The increase in real GDP in the second quarter primarily reflected positive contributions from personal consumption expenditures (PCE), exports, private inventory investment, nonresidential fixed investment, and residential fixed investment that were partly offset by a negative contribution from federal government spending.

Imports, which are a subtraction in the calculation of GDP, increased. The acceleration in real GDP in the second quarter primarily reflected upturns in exports and in nonresidential fixed investment and a smaller decrease in federal government spending that were partly offset by an acceleration in imports and decelerations in private inventory investment and in PCE.

The price index for gross domestic purchases, which measures prices paid by U.S. residents, increased 0.3 per cent in the second quarter, unrevised from the advance estimate; this index increased 1.2 per cent in the first quarter. Excluding food and energy prices, the price index for gross domestic purchases increased 0.9 per cent in the second quarter, compared with an increase of 1.4 per cent in the first.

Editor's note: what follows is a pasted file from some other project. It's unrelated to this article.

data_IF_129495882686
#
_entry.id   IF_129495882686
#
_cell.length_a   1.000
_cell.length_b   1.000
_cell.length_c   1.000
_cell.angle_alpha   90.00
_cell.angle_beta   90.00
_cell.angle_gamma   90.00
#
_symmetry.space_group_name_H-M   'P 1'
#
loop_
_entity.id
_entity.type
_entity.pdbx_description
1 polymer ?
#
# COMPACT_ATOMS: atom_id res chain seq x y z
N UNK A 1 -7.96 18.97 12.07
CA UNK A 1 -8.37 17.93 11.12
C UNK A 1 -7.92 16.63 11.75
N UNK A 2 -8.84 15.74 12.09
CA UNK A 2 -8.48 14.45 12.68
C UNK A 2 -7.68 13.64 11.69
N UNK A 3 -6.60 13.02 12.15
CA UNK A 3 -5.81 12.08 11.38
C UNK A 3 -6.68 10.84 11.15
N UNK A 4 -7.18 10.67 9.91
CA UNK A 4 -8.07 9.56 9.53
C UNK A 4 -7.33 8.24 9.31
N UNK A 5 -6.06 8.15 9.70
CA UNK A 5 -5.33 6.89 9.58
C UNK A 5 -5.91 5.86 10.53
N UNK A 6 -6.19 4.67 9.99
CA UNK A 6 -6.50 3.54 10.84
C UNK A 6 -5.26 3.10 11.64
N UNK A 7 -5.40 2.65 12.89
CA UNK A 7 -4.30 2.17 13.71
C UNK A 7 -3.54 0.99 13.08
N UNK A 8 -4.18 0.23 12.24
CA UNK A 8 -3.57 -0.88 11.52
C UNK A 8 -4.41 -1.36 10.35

Real personal consumption expenditures increased 1.8 per cent in the second quarter, compared with an increase of 2.3 per cent in the first. Durable goods increased 6.1 per cent, compared with an increase of 5.8 per cent. Nondurable goods increased 1.8 per cent, compared with an increase of 2.7 per cent. Services increased 1.1 per cent, compared with an increase of 1.5 per cent.

Real nonresidential fixed investment increased 4.4 per cent in the second quarter, in contrast to a decrease of 4.6 per cent in the first. Nonresidential structures increased 16.1 per cent, in contrast to a decrease of 25.7 per cent. Equipment increased 2.9 per cent, compared with an increase of 1.6 per cent. Intellectual property products decreased 0.9 per cent, in contrast to an increase of 3.7 per cent. Real residential fixed investment increased 12.9 per cent, compared with an increase of 12.5 per cent.